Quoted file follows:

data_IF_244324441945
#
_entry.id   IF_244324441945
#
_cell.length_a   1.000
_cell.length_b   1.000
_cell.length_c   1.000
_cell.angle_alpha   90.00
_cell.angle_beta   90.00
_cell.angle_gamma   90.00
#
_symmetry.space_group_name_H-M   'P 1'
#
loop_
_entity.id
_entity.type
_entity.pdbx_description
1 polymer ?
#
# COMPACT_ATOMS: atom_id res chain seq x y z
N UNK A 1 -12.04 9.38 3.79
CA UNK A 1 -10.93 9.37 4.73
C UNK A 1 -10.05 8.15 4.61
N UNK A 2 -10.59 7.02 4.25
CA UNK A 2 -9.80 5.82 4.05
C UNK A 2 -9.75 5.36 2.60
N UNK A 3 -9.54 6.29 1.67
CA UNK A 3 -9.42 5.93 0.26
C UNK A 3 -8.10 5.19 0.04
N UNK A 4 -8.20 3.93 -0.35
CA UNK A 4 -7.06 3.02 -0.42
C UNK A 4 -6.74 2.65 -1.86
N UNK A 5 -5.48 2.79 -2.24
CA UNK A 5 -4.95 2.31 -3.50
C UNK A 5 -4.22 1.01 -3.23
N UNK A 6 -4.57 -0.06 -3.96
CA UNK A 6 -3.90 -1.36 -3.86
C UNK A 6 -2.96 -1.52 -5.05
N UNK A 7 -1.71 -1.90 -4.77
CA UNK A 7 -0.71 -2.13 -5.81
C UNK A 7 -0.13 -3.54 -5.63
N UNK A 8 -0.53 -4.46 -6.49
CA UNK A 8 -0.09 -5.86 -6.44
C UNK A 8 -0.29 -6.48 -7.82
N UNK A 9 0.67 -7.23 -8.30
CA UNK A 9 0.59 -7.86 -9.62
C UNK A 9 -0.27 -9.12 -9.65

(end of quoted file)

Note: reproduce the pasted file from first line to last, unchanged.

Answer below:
data_IF_244324441945
#
_entry.id   IF_244324441945
#
_cell.length_a   1.000
_cell.length_b   1.000
_cell.length_c   1.000
_cell.angle_alpha   90.00
_cell.angle_beta   90.00
_cell.angle_gamma   90.00
#
_symmetry.space_group_name_H-M   'P 1'
#
loop_
_entity.id
_entity.type
_entity.pdbx_description
1 polymer ?
#
# COMPACT_ATOMS: atom_id res chain seq x y z
N UNK A 1 -12.04 9.38 3.79
CA UNK A 1 -10.93 9.37 4.73
C UNK A 1 -10.05 8.15 4.61
N UNK A 2 -10.59 7.02 4.25
CA UNK A 2 -9.80 5.82 4.05
C UNK A 2 -9.75 5.36 2.60
N UNK A 3 -9.54 6.29 1.67
CA UNK A 3 -9.42 5.93 0.26
C UNK A 3 -8.10 5.19 0.04
N UNK A 4 -8.20 3.93 -0.35
CA UNK A 4 -7.06 3.02 -0.42
C UNK A 4 -6.74 2.65 -1.86
N UNK A 5 -5.48 2.79 -2.24
CA UNK A 5 -4.95 2.31 -3.50
C UNK A 5 -4.22 1.01 -3.23
N UNK A 6 -4.57 -0.06 -3.96
CA UNK A 6 -3.90 -1.36 -3.86
C UNK A 6 -2.96 -1.52 -5.05
N UNK A 7 -1.71 -1.90 -4.77
CA UNK A 7 -0.71 -2.13 -5.81
C UNK A 7 -0.13 -3.54 -5.63
N UNK A 8 -0.53 -4.46 -6.49
CA UNK A 8 -0.09 -5.86 -6.44
C UNK A 8 -0.29 -6.48 -7.82
N UNK A 9 0.67 -7.23 -8.30
CA UNK A 9 0.59 -7.86 -9.62
C UNK A 9 -0.27 -9.12 -9.65